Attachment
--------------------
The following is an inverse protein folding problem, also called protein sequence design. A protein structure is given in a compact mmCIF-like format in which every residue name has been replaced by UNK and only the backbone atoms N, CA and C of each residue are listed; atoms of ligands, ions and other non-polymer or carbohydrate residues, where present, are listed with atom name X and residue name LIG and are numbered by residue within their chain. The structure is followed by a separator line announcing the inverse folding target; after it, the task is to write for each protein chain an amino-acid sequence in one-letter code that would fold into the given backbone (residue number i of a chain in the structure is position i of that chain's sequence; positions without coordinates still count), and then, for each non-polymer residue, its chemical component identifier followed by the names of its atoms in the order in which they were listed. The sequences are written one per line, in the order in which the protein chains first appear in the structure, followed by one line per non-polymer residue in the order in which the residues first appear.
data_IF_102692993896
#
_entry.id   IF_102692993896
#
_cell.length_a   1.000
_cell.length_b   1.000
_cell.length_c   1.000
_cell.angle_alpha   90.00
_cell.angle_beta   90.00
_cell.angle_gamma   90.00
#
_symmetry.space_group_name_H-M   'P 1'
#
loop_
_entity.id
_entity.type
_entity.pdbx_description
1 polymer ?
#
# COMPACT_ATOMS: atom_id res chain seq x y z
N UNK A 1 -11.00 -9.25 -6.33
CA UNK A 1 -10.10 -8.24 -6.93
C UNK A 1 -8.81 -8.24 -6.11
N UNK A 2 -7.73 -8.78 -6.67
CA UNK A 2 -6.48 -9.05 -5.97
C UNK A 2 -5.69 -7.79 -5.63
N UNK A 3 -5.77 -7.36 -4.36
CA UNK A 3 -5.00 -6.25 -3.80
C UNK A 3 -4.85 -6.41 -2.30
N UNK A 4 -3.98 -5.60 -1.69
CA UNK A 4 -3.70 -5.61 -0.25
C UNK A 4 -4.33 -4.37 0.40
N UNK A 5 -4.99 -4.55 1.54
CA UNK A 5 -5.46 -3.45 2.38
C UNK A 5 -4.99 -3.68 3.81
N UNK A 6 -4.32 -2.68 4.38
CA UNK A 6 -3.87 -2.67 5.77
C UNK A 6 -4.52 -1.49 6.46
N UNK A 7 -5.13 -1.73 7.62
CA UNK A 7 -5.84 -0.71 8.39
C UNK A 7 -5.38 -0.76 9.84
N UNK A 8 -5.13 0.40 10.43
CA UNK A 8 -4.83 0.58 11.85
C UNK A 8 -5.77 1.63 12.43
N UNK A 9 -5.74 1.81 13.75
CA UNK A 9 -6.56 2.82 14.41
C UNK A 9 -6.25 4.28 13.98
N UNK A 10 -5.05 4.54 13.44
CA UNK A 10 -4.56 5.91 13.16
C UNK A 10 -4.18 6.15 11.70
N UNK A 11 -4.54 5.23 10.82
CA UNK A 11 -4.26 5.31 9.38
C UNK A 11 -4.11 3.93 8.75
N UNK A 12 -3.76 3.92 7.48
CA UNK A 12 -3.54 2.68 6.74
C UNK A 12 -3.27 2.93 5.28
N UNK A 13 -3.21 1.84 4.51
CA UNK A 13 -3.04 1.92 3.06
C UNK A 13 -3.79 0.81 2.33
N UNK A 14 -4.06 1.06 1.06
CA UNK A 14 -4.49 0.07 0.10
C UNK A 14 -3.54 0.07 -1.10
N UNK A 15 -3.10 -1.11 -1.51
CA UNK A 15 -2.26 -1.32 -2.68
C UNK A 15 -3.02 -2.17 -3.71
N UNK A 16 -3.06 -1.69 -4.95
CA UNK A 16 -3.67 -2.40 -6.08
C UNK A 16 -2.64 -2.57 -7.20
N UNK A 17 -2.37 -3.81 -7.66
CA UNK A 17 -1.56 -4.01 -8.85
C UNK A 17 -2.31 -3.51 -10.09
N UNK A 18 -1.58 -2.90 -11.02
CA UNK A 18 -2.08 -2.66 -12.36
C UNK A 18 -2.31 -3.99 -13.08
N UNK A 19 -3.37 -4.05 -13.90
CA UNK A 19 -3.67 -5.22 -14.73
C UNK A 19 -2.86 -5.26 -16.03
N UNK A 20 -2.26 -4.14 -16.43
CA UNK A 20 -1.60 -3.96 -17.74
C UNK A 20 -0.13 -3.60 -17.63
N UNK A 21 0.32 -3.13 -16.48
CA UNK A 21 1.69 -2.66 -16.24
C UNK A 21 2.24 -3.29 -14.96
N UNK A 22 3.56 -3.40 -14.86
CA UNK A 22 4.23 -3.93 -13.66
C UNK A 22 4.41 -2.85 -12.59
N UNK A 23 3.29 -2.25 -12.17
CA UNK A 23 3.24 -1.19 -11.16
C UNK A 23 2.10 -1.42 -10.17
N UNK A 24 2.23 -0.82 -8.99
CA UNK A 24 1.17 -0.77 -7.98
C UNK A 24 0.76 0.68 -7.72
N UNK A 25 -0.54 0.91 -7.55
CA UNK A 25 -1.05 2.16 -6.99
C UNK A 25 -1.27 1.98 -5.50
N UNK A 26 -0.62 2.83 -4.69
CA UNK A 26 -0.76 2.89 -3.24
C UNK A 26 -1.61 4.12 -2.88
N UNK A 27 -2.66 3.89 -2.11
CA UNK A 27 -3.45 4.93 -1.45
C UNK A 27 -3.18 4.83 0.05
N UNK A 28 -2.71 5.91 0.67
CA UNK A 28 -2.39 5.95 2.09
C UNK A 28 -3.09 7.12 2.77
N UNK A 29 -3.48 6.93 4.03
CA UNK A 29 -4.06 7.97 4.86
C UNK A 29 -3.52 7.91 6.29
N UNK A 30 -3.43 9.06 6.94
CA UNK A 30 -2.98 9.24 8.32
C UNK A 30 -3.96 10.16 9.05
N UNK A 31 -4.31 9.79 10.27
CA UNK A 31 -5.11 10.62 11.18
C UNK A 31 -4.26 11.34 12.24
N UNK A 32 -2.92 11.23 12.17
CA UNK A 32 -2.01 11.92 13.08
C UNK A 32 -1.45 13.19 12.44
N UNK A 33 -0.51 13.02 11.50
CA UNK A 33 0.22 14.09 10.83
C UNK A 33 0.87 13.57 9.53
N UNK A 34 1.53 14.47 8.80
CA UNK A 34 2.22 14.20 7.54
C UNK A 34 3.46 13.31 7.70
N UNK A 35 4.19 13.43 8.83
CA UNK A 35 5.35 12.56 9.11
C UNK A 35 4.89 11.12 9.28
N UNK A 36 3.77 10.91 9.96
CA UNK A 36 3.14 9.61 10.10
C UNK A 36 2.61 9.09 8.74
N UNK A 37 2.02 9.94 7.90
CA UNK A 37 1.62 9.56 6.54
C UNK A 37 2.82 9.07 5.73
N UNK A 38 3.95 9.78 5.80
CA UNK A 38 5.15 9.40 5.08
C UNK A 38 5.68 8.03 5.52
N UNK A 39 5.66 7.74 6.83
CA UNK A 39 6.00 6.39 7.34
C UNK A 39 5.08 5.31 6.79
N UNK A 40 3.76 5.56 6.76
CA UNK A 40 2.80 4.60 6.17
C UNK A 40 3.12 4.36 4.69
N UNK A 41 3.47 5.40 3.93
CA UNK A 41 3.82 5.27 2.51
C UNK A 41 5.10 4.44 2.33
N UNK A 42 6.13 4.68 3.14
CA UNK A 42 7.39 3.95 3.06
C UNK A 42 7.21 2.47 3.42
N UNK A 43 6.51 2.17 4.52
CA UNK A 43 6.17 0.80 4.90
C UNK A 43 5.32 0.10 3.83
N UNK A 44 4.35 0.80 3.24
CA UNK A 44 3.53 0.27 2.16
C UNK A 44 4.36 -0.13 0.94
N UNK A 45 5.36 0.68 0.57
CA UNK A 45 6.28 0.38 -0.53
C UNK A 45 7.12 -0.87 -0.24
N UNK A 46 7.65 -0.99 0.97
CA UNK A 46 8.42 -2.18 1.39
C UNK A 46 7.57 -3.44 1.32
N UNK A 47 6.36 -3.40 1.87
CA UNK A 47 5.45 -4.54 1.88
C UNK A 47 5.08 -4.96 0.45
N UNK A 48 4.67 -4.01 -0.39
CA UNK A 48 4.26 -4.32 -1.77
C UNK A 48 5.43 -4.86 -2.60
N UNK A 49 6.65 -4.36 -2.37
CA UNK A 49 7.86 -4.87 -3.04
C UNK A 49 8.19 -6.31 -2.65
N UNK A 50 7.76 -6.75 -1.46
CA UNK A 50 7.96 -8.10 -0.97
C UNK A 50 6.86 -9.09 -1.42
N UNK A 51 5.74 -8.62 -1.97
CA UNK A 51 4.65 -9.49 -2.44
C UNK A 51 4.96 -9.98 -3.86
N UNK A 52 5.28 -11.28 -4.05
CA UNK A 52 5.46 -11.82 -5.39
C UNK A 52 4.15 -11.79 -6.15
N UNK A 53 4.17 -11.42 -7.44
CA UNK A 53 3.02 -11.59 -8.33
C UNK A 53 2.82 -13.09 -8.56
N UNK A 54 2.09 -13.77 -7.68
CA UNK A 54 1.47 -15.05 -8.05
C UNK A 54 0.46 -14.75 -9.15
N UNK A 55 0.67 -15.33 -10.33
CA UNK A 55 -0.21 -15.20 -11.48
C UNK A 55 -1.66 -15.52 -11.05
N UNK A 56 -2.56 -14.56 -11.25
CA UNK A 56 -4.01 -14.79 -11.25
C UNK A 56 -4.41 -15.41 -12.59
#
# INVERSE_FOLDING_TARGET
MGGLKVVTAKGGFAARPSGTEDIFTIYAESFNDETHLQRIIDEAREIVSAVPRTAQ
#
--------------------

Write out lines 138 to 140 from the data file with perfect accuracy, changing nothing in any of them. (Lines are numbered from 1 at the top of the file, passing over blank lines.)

C UNK A 39 5.08 5.31 6.79
N UNK A 40 3.76 5.56 6.76
CA UNK A 40 2.80 4.60 6.17